Skip Navigation
Estonia

More Inclusive Policy-Making on a Central Government Level (EE0042)

Overview

At-a-Glance

Action Plan: Estonia’s Third OGP Action Plan 2016-2018

Action Plan Cycle: 2016

Status: Inactive

Institutions

Lead Institution: Government office

Support Institution(s): Ministries; Non-government organisations, social partners

Policy Areas

E-Government, Records Management

IRM Review

IRM Report: Estonia End-of-Term Report 2016-2018

Starred: No

Early Results: Marginal

Design i

Verifiable: No

Relevant to OGP Values: Civic Participation Technology

Potential Impact:

Implementation i

Completion:

Description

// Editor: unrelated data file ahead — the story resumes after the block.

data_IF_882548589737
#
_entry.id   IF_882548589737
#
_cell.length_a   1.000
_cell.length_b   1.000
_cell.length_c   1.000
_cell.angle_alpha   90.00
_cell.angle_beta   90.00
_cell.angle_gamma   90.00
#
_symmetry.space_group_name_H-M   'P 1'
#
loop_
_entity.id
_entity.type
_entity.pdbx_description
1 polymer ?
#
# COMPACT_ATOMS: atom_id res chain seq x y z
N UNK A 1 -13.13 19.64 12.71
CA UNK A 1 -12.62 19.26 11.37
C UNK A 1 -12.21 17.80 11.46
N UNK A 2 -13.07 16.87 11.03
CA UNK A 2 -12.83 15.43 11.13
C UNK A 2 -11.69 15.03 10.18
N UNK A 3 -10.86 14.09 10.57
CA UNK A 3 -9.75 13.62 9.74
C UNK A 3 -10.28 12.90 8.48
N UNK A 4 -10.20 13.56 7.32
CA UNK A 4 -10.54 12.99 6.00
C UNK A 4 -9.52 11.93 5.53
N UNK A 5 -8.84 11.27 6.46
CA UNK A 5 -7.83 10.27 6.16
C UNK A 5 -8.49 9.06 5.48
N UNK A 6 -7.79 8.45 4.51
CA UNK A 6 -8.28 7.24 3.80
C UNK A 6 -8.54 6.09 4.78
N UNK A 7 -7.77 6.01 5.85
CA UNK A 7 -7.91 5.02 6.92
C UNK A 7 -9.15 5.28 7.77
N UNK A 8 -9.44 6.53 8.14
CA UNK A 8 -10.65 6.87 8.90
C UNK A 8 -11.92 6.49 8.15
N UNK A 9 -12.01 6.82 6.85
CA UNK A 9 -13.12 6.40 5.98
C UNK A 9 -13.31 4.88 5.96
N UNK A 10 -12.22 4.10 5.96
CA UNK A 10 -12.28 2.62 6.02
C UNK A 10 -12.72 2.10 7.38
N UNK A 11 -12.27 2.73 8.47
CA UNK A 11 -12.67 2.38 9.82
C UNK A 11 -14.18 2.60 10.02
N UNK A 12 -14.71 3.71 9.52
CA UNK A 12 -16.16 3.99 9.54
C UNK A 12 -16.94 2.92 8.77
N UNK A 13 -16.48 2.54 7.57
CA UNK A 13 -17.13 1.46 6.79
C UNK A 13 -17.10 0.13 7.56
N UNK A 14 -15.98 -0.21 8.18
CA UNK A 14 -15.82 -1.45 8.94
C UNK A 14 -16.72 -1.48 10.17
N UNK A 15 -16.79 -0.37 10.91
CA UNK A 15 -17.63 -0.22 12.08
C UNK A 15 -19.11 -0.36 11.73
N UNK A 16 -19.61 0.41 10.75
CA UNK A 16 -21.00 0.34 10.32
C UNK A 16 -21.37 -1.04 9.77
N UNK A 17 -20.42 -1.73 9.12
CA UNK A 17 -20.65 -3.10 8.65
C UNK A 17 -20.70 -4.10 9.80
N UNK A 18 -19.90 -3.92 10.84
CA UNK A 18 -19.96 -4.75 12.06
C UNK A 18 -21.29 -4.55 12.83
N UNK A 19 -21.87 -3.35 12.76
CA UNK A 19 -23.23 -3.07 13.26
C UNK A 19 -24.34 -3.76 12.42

Main aim Creating better abilities for participating in the earlier stage of policymaking. Standardising the engagement-related information of the government website and ministries and its manner of presentation. Introducing the practice of the initiation stage of EIS in ministries. Short description of the commitment (max 140 characters) The aim of the activity is to improve the availability of information about the government’s plans, which would enable earlier participation in policymaking. The full picture of engagement offered on the government website increases the comprehensibility of the policy-making process and offers a direct link to the engagement websites of ministries, where the interested parties can contribute to policy-making. The engagement sections ensure that it is not duplicating information. Instead, it offers the opportunity of the same function to move from the aggregate information of all ministries on the government website to more detailed information in the engagement section of a specific ministry. This section has more detailed information about the respective field and engagement activities in the areas of responsibility of the ministry. Introducing the practice of the initiation stage so that people are able to receive information for earlier participation in policy-making.